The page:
Yemeni separatists backed by the United Arab Emirates began withdrawing Sunday from positions they seized from the internationally-recognized government in the southern port city of Aden.
Both the southern separatists and the government forces are ostensibly allies in the Saudi-led military coalition that's been battling the Houthi rebels in northern Yemen since 2015.
But a major rift in the coalition was exposed during the four days of fighting for control of Aden, as the UAE-backed Southern Transitional Council wrested the city from government forces. More than 70 people were killed in the clashes.
The UAE is the dominant force in Yemen's south, where it has an estimated 90,000 allied militiamen and has long been at odds with the government, which is largely based in Saudi Arabia.
The two U.S.-allied Gulf monarchies appear to have diverging interests in Yemen, where the stalemated war has spawned the world's worst humanitarian crisis and drawn mounting criticism in Washington.
Saudi Arabia views the Houthi rebels in Yemen's north as a major national security threat, in part because the Houthis have launched numerous cross-border missile attacks targeting the Saudi capital and other cities.
The UAE, which recently began withdrawing troops from Yemen, appears more interested in securing its interests in the south — which lies along major trading routes linking Africa to Asia — than waging a war that appears increasingly unwinnable.
- Tensions rise among Yemen allies after separatist attack
- Rebel missile attack, suicide bombs kill 51 in Yemen's Aden, including commander of UAE-backed forces
- Saudi-led coalition launches operation to take back Aden from breakaway faction
Saudi Arabia had responded angrily to the takeover in Aden, calling for an immediate ceasefire and ordering the separatists to pull back as Saudi troops moved to secure government buildings. On Sunday, Saudi state TV reported that the separatists had begun withdrawing.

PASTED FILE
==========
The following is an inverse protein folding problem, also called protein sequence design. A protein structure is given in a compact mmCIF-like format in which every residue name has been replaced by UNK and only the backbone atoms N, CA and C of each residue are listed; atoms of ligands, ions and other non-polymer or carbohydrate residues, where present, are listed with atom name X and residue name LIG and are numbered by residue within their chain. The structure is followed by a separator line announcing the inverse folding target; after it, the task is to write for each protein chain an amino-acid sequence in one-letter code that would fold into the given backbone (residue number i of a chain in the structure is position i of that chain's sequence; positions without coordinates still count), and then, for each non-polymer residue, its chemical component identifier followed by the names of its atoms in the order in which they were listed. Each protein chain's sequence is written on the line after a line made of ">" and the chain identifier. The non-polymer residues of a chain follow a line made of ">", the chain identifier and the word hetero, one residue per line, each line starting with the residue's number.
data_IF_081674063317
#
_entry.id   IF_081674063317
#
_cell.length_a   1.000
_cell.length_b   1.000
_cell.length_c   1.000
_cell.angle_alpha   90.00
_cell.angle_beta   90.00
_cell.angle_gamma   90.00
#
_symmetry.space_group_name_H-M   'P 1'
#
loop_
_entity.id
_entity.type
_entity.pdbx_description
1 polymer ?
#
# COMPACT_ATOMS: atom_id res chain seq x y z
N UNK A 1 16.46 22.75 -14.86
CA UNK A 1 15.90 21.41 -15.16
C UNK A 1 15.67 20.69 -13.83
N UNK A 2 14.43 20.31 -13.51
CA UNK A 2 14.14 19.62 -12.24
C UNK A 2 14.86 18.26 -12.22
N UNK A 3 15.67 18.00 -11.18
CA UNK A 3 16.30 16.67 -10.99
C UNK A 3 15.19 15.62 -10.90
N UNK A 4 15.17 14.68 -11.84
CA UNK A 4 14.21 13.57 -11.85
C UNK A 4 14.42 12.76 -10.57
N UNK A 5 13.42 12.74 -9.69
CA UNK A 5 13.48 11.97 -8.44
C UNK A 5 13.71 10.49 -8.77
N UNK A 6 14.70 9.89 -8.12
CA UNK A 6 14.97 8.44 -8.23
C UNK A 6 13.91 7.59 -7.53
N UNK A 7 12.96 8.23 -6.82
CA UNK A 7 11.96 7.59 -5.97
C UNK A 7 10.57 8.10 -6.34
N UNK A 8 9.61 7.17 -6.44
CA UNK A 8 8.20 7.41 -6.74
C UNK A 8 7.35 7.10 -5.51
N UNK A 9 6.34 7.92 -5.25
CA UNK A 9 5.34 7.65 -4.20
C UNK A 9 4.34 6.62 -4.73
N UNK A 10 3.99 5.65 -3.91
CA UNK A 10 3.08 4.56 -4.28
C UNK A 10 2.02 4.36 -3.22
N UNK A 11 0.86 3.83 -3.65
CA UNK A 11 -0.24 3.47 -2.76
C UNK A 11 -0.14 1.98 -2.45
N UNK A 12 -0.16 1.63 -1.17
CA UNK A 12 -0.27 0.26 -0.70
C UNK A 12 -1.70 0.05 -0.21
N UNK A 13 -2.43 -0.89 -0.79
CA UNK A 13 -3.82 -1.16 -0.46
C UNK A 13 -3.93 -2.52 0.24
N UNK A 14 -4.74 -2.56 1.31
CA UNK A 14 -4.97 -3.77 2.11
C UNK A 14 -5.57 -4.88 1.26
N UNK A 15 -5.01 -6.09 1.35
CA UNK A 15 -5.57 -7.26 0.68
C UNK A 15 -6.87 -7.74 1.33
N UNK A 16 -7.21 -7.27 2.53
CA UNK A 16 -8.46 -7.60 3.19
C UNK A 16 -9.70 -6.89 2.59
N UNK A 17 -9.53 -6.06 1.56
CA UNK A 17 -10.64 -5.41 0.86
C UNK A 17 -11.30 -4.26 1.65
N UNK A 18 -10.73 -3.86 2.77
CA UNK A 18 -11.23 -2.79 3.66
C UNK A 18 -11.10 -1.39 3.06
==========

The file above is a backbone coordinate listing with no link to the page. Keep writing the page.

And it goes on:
The coalition said Sunday it struck a target that posed a "direct threat" to the government, without elaborating, and warned of further military action if the separatists did not pull back.
Yemeni officials said the UAE-backed fighters had withdrawn from the streets but still held military positions seized in recent days, and were still stationed outside the presidential palace. Other officials at Aden's airport said flights had resumed after being halted since Thursday because of the clashes. All of them spoke on condition of anonymity because they were not authorized to brief media.
Peter Salisbury, a senior analyst with the International Crisis Group, a non-profit research institute, said the situation for the Saudi-led coalition was "very fluid." He told The Associated Press that Saudi Arabia was currently trying to "save face and work out if there is a deal to be done" between the UAE-backed southern separatists and the government.
The United Arab Emirates and its allies view President Abed Rabbo Mansour Hadi's government as being too close to the Muslim Brotherhood, a regional Islamist movement that the Gulf monarchies view as a threat.
The current crisis began last week during the funeral of a separatist leader killed in a Houthi rocket attack who was laid to rest by supporters in a cemetery near the presidential palace. Supporters attacked the palace, and Hani Bin Braik, a separatist leader and former Cabinet minister, called for the overthrow of the government.
Bin Braik tweeted Sunday that the Southern Transitional Council would not "negotiate under duress." He said his group accepts Hadi as president and is committed to the coalition but wants his Cabinet replaced. The government has said it will not negotiate with the separatists until they hand over all the military positions they seized.
The southern separatists advocate secession and the division of Yemen into two countries, in the north and south, as it was during much of the Cold War before unifying in 1994.
Interior Minister Ahmed al-Maisar, while awaiting evacuation to Saudi Arabia on Saturday, acknowledged that the government forces had been defeated, and criticized Saudi Arabia and Hadi for remaining silent during the four days of fighting. In the video statement released Sunday, he said over 400 vehicles supplied by the UAE had been deployed in Aden and accused the UAE-backed separatists of looting government properties.
Hadi has already been based in Saudi Arabia for five years.
The UN Office for the Coordination of Humanitarian Affairs said in a statement Sunday that preliminary reports indicate as many as 40 people have been killed and 260 wounded in Aden since Aug. 8.
Elsewhere in Yemen, the Houthi rebel-run health ministry claimed an airstrike by the Saudi-led coalition killed at least nine people and wounded at least 18 in the northern Hajjah province.
A spokesman for the coalition could not immediately be reached for comment.